<ContentType ID="0x01" Name="Item" Group="List Content Types" Description="Create a new list item." FeatureId="{695b6570-a48b-4a8e-8ea5-26ea7fc1d162}">

        <Folder TargetName="Item" />


          <FieldRef ID="{c042a256-787d-4a6f-8a8a-cf6ab767f12d}" Name="ContentType" />

          <FieldRef ID="{fa564e0f-0c70-4ab9-b863-0177e6ddd247}" Name="Title" Required="TRUE" ShowInNewForm="TRUE" ShowInEditForm="TRUE" />



          <XmlDocument NamespaceURI=""&gt;

            <FormTemplates xmlns=""&gt;










      <Field DisplayName="BDC Identity" Hidden="FALSE" Name="BdcIdentity" SourceID="; StaticName="BdcIdentity" Type="Text" />

      <Field DisplayName="Name" Hidden="FALSE" Name="Name" SourceID="; StaticName="Name" Type="Text" />

      <Field DisplayName="Id" Hidden="FALSE" Name="Id" SourceID="; StaticName="Id" Type="Integer" />

      <Field DisplayName="Color" Hidden="FALSE" Name="Color" SourceID="; StaticName="Color" Type="Text" />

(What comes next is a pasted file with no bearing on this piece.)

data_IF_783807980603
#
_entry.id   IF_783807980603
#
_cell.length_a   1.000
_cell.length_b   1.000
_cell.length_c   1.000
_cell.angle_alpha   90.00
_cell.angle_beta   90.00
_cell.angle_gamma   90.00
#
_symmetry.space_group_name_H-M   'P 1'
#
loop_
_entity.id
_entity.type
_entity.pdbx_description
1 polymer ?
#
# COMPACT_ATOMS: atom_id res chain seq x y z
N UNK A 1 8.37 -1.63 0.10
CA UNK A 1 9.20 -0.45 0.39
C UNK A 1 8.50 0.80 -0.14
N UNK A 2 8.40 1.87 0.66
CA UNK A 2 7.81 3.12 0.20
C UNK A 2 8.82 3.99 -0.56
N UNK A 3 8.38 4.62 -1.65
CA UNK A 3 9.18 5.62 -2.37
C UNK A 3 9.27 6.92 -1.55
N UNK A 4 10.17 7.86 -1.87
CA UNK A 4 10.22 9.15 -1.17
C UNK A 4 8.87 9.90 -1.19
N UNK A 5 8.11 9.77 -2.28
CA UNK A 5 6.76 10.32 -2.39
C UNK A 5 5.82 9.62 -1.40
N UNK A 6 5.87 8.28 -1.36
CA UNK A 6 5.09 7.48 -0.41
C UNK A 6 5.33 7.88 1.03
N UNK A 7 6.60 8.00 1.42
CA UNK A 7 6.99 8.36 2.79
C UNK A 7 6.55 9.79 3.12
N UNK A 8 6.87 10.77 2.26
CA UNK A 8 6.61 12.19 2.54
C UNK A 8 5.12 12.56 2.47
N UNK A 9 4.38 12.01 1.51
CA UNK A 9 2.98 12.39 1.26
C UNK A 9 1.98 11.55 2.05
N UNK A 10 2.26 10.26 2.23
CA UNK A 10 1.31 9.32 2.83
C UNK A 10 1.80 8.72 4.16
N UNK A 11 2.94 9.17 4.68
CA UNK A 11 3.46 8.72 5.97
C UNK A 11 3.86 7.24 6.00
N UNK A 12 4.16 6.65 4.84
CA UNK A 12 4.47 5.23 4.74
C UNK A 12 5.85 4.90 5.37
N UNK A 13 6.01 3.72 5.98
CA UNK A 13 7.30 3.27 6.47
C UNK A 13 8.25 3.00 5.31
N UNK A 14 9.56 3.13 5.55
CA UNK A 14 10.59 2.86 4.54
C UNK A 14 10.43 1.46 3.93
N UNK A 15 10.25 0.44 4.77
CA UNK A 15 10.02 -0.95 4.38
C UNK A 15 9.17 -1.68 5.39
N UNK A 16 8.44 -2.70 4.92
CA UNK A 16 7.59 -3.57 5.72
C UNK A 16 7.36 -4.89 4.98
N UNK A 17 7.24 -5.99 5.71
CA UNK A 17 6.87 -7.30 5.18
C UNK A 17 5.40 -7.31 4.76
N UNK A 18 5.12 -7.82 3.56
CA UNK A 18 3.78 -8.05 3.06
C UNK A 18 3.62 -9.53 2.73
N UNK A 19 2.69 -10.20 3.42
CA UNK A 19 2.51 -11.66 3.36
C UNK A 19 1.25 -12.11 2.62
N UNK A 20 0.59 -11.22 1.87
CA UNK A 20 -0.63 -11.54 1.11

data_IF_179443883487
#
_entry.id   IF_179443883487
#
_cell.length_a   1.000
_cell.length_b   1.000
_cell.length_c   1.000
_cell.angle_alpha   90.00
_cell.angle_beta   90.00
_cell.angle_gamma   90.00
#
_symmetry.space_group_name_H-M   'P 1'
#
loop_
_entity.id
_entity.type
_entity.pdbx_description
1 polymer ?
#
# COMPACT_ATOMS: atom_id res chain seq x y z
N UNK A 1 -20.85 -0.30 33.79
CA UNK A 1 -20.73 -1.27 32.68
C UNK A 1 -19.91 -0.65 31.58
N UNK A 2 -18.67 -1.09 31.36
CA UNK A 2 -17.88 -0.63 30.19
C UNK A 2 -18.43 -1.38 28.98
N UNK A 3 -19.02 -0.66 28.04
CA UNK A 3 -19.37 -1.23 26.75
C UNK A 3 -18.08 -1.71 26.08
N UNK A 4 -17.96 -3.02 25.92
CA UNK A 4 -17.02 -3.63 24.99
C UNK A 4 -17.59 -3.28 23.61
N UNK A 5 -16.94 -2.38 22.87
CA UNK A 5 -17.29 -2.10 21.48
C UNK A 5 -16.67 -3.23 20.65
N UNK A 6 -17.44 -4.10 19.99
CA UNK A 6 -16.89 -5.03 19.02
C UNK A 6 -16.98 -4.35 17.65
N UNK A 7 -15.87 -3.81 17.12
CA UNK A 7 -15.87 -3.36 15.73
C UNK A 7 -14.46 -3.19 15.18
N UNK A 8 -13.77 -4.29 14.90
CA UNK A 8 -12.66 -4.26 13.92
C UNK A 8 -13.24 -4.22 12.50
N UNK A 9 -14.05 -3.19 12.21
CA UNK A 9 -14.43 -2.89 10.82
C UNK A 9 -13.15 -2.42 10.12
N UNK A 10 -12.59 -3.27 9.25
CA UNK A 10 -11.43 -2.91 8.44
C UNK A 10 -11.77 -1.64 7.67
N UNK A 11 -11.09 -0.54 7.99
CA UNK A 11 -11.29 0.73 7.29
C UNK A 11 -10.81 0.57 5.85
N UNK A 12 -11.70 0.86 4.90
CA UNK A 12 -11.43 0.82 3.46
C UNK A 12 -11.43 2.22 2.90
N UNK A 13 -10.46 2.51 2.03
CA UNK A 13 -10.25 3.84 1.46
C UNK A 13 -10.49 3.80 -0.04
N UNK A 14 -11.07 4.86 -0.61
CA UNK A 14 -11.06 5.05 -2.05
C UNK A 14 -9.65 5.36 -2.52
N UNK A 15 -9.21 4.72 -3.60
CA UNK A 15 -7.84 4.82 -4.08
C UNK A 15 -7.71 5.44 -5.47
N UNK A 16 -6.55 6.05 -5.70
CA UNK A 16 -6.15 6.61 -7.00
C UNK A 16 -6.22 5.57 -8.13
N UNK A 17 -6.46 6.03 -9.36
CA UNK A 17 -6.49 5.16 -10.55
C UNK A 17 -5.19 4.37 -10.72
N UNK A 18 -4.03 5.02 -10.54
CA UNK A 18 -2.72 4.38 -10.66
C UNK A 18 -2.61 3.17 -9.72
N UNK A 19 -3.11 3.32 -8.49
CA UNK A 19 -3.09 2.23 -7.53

<Field DisplayName="Description" Hidden="FALSE" Name="Description" SourceID="; StaticName="Description" Type="Text" />

      <Field DisplayName="Price" Hidden="FALSE" Name="Price" SourceID="; StaticName="Price" Type="Decimal" />


    <Forms />


      <View DisplayName="Products Read List" DefaultView="TRUE" BaseViewID="1" Type="HTML" MobileView="TRUE" MobileDefaultView="TRUE" ImageUrl="/_layouts/images/generic.png" XslLink="main.xsl" WebPartZoneID="Main" WebPartOrder="1" Url="Read List.aspx" SetupPath="pages\viewpage.aspx">


        <Method Name="Read List" />



            <FieldRef Name="Name" />




          <FieldRef Name="Name" ListItemMenu="TRUE" LinkToItem="TRUE" />

          <FieldRef Name="Id" />

          <FieldRef Name="Color" />

          <FieldRef Name="Description" />

          <FieldRef Name="Price" />


        <RowLimit Paged="TRUE">30</RowLimit>

        <Aggregations Value="Off" />